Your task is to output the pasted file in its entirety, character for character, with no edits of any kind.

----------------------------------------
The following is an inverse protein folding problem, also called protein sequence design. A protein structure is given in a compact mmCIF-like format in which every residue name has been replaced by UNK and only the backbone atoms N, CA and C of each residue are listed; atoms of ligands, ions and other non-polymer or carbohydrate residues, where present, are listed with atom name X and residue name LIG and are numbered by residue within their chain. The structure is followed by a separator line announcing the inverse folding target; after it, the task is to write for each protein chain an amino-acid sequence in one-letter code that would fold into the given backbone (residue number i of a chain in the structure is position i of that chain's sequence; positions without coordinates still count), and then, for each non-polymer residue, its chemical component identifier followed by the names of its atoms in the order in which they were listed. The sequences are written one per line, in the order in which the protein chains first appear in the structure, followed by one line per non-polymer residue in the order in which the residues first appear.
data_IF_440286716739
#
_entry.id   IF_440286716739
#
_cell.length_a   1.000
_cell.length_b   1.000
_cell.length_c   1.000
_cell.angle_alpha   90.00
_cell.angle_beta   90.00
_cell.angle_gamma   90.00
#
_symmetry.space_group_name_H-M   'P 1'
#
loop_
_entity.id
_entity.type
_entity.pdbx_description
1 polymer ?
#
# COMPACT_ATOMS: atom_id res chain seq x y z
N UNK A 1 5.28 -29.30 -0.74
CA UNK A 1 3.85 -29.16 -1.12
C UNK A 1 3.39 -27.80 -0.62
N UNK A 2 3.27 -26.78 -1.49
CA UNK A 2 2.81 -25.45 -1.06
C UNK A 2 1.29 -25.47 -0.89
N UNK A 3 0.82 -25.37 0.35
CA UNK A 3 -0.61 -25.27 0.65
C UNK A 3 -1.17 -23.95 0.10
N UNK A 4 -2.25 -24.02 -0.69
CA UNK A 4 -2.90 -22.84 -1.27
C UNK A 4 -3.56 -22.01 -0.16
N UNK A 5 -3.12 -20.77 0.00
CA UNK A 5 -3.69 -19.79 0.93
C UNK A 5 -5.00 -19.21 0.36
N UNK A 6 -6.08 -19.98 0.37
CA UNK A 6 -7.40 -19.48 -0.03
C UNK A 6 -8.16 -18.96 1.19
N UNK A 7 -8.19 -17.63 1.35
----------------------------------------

The following is an inverse protein folding problem, also called protein sequence design. A protein structure is given in a compact mmCIF-like format in which every residue name has been replaced by UNK and only the backbone atoms N, CA and C of each residue are listed; atoms of ligands, ions and other non-polymer or carbohydrate residues, where present, are listed with atom name X and residue name LIG and are numbered by residue within their chain. The structure is followed by a separator line announcing the inverse folding target; after it, the task is to write for each protein chain an amino-acid sequence in one-letter code that would fold into the given backbone (residue number i of a chain in the structure is position i of that chain's sequence; positions without coordinates still count), and then, for each non-polymer residue, its chemical component identifier followed by the names of its atoms in the order in which they were listed. The sequences are written one per line, in the order in which the protein chains first appear in the structure, followed by one line per non-polymer residue in the order in which the residues first appear.
data_IF_440286716739
#
_entry.id   IF_440286716739
#
_cell.length_a   1.000
_cell.length_b   1.000
_cell.length_c   1.000
_cell.angle_alpha   90.00
_cell.angle_beta   90.00
_cell.angle_gamma   90.00
#
_symmetry.space_group_name_H-M   'P 1'
#
loop_
_entity.id
_entity.type
_entity.pdbx_description
1 polymer ?
#
# COMPACT_ATOMS: atom_id res chain seq x y z
N UNK A 1 5.28 -29.30 -0.74
CA UNK A 1 3.85 -29.16 -1.12
C UNK A 1 3.39 -27.80 -0.62
N UNK A 2 3.27 -26.78 -1.49
CA UNK A 2 2.81 -25.45 -1.06
C UNK A 2 1.29 -25.47 -0.89
N UNK A 3 0.82 -25.37 0.35
CA UNK A 3 -0.61 -25.27 0.65
C UNK A 3 -1.17 -23.95 0.10
N UNK A 4 -2.25 -24.02 -0.69
CA UNK A 4 -2.90 -22.84 -1.27
C UNK A 4 -3.56 -22.01 -0.16
N UNK A 5 -3.12 -20.77 0.00
CA UNK A 5 -3.69 -19.79 0.93
C UNK A 5 -5.00 -19.21 0.36
N UNK A 6 -6.08 -19.98 0.37
CA UNK A 6 -7.40 -19.48 -0.03
C UNK A 6 -8.16 -18.96 1.19
N UNK A 7 -8.19 -17.63 1.35